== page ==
(2) Discover Yourself: Stop living for somebody else’s plan. Discover your own unique passion and gift and have a purpose in your life. Alper imparts the story of Rabbi Zusia. Maybe he heard it at Pardes in Jerusalem where he studied. God does not ask the rabbi why he was nt Abraham or Moses, but why he was not Zusia. Alper tells how he was a Jewish athiest. Although he did own a used truck from a Jewish bakery and kept it parked outside his Cape Cod office, and his college roommate was an ardent Zionist and head of the local Hillel, it wasnâ€˜t until Alper divorced at 38, sold his business, and enrolled at Aish haTorah in Israel that he started to develop and follow a passion for Jewish life.
(3) Go Forth – Lech Lecha. Be ready willing and able to move at opportunity, to grow and progress. He tells of the rabbi who wore two watches. One showed that it was late, the other that one still has time. Only training, experience and intuition can tell you though when you need to jump at the opportunity or study the issue more to avoid an error.
(4) It Takes a Shtetl – Where do u find advice, how do you rely on your employees, how do you work with partners
(5) The Power of a Mensch – You don’t have to be Mad Men, cold, and nasty to succeed.
(6) Come Back Stronger – nearly ALL new businesses fail. Learn to springboard from it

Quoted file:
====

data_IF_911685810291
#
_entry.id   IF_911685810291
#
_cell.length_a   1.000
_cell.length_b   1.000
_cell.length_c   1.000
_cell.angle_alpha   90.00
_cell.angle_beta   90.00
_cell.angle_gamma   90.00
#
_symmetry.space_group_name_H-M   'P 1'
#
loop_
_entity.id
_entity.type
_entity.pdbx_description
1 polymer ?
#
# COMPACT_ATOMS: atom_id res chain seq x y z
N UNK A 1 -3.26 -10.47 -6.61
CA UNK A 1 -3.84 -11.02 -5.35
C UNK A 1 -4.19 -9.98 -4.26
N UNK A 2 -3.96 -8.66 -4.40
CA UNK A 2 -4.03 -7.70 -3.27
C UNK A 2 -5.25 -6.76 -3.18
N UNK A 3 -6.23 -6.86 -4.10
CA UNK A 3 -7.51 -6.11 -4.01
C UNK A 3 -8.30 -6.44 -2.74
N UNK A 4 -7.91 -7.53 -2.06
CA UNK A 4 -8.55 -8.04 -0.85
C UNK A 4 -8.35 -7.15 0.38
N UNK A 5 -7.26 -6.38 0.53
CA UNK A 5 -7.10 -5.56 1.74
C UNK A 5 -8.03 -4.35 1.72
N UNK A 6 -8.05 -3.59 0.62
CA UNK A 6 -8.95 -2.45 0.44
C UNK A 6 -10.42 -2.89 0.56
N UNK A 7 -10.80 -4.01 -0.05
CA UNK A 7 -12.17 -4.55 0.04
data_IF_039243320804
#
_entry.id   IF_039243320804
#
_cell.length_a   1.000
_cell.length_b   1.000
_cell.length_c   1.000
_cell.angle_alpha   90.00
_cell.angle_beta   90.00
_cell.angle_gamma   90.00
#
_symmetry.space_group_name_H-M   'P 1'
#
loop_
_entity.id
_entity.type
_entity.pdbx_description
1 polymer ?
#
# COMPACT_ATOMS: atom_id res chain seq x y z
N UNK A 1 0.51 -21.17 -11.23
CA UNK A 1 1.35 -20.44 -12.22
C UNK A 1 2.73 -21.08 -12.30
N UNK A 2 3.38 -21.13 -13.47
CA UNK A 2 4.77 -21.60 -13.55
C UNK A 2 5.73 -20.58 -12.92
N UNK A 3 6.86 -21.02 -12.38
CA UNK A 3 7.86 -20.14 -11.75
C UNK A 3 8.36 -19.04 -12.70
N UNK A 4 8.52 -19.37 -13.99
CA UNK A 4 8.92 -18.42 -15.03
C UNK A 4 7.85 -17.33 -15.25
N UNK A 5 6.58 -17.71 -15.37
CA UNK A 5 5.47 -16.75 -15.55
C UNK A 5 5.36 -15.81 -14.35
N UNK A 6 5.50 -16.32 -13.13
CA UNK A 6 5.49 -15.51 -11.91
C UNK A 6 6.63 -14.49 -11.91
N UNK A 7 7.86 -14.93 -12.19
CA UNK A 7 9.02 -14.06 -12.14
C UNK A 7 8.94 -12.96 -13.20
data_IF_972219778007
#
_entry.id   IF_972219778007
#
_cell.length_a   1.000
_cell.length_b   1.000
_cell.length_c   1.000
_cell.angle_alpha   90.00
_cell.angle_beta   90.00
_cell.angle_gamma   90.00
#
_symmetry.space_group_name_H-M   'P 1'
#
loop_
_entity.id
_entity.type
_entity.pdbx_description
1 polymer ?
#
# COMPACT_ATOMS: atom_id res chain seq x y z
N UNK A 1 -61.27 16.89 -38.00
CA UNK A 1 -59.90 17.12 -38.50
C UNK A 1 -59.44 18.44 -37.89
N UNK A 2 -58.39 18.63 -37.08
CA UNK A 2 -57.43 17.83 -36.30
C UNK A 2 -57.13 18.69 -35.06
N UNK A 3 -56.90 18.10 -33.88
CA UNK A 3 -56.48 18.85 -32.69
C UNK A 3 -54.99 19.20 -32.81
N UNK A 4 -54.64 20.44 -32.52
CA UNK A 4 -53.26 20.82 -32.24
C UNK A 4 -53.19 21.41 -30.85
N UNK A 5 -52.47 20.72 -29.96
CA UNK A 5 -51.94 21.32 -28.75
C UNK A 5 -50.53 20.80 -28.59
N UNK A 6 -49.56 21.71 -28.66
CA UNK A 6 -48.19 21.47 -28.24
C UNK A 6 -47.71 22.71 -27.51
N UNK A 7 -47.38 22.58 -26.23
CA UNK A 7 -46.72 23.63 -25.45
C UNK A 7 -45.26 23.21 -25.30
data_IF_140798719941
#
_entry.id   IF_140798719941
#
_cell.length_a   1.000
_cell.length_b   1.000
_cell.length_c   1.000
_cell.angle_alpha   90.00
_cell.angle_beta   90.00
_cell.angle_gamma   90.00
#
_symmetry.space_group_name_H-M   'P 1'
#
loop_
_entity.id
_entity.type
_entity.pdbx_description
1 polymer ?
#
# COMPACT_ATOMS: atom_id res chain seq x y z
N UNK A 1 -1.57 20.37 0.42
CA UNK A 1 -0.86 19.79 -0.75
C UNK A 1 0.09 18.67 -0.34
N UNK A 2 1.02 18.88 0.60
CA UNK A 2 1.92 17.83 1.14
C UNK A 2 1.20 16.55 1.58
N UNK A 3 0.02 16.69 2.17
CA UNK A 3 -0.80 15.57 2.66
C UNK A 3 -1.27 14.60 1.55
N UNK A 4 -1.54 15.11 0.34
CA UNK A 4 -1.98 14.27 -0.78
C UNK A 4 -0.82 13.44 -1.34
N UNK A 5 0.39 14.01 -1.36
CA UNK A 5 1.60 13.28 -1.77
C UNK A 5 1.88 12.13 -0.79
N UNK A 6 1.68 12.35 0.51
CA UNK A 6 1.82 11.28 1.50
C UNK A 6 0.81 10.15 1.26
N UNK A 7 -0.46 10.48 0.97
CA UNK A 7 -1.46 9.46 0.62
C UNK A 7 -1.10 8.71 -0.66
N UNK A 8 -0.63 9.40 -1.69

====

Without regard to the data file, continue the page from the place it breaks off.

And (7) Remember the Sabbath – take time for yourself. 24/6 instead of 24/7. Hard work is vital, but so is a day off, or even at least a scheduled power walk for 30 minutes. Even Jewlicious.com takes off for Shabbat. You can, too.Another timely book relates of POM, and since POMegranates are eaten by many Jews for Rosh Hashana, it was an appropriate book to read for Elul. Lynda Resnick has written â€œRubies in the Orchard,â€ which is the story of how Resnick and her husband overcame marketing challenges to launch Fiji brand bottled water, POM juices, The Franklin Mint, Cuties branded citrus, branded pistachios, and Teleflora. While not as basic as a kosher bagel, and a tad more edgy, since the businesses must confront environmental issues in Fiji and on farms, Resnick narrates how she used her experience to make these into national brands for which consumers pay very premium prices.